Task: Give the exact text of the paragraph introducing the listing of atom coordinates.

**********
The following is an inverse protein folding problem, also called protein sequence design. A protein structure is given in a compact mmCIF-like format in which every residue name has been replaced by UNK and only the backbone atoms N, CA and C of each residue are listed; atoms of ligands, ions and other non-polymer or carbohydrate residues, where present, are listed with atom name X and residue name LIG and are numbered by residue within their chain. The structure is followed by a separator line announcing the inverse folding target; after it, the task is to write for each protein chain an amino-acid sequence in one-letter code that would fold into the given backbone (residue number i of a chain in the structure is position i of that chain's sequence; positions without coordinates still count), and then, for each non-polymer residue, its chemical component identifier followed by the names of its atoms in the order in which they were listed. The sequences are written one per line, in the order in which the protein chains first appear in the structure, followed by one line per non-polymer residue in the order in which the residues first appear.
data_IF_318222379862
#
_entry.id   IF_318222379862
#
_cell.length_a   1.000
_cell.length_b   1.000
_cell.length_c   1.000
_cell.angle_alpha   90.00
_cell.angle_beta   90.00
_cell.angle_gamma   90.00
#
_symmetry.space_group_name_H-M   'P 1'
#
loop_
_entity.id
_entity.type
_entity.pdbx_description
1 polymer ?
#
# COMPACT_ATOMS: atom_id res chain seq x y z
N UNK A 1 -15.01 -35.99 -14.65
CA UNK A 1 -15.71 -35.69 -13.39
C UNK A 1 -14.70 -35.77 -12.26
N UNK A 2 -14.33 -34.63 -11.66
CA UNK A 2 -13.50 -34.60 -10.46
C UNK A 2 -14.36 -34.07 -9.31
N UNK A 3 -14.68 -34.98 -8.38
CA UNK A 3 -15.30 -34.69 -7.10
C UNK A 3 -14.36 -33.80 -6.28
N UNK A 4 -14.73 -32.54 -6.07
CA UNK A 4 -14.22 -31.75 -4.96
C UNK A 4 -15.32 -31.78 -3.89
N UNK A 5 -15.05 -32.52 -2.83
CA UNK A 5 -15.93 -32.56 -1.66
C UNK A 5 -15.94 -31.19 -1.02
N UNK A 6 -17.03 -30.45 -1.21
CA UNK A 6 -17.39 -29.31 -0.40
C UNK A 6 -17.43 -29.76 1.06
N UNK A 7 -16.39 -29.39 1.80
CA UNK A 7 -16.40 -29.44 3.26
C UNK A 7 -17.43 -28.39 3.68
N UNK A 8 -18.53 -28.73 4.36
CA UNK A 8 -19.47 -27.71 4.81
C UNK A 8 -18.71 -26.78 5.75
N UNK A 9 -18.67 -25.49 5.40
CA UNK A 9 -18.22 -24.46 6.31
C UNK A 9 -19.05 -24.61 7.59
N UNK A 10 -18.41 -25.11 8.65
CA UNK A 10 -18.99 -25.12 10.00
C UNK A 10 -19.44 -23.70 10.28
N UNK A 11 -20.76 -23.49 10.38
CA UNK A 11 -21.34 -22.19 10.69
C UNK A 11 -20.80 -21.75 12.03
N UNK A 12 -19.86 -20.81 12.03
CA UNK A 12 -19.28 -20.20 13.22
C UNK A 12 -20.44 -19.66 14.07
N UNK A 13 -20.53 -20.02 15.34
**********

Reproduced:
The following is an inverse protein folding problem, also called protein sequence design. A protein structure is given in a compact mmCIF-like format in which every residue name has been replaced by UNK and only the backbone atoms N, CA and C of each residue are listed; atoms of ligands, ions and other non-polymer or carbohydrate residues, where present, are listed with atom name X and residue name LIG and are numbered by residue within their chain. The structure is followed by a separator line announcing the inverse folding target; after it, the task is to write for each protein chain an amino-acid sequence in one-letter code that would fold into the given backbone (residue number i of a chain in the structure is position i of that chain's sequence; positions without coordinates still count), and then, for each non-polymer residue, its chemical component identifier followed by the names of its atoms in the order in which they were listed. The sequences are written one per line, in the order in which the protein chains first appear in the structure, followed by one line per non-polymer residue in the order in which the residues first appear.